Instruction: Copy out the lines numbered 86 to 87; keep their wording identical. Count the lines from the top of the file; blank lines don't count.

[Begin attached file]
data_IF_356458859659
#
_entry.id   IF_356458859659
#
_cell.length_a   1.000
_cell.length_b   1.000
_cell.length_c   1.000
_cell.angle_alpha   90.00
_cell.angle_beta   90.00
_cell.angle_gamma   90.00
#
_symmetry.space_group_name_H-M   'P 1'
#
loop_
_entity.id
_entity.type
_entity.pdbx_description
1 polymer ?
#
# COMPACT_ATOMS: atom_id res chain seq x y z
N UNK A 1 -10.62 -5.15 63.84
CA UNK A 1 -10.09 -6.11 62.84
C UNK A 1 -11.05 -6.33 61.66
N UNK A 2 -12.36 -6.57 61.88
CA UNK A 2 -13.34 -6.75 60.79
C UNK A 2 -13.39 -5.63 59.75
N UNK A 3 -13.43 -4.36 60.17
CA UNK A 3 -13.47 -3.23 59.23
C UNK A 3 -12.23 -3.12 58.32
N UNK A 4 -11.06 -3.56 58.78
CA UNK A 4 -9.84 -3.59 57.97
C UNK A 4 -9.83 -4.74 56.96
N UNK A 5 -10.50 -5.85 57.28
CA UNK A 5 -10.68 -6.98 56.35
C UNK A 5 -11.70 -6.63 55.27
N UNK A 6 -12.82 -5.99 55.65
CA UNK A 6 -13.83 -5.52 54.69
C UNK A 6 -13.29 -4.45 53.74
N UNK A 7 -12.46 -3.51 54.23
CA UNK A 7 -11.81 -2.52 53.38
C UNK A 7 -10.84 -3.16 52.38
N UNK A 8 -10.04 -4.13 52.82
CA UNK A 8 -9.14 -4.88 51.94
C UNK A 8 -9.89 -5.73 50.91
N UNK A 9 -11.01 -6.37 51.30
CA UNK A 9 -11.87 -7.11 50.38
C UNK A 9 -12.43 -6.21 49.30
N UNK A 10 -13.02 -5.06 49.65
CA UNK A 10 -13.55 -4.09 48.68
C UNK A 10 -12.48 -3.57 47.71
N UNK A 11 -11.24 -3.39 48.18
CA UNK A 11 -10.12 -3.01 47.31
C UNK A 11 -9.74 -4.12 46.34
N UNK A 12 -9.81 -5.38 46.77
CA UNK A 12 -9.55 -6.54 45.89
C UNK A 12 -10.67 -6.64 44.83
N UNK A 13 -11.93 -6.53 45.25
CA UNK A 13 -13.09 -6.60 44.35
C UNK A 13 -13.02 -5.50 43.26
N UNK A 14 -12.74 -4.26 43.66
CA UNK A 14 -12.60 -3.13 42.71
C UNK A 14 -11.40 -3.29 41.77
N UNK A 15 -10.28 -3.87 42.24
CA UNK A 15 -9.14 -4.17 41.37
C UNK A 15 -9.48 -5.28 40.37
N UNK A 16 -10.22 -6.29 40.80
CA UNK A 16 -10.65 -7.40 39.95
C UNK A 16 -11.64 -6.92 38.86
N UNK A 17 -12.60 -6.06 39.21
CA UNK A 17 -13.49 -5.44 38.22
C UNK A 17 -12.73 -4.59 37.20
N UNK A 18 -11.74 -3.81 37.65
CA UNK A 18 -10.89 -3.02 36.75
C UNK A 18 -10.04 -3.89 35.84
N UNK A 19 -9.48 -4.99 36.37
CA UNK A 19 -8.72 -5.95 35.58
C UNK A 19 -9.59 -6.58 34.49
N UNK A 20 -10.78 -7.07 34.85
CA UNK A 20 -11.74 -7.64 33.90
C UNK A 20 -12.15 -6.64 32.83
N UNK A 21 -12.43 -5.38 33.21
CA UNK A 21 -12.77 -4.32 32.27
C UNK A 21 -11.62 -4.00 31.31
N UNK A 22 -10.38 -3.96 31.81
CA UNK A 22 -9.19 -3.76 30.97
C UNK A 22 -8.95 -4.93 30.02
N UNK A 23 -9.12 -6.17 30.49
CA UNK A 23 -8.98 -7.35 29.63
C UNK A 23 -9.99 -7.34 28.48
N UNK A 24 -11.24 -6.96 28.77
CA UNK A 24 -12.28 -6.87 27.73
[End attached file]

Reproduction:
C UNK A 22 -8.95 -4.93 30.02
N UNK A 23 -9.12 -6.17 30.49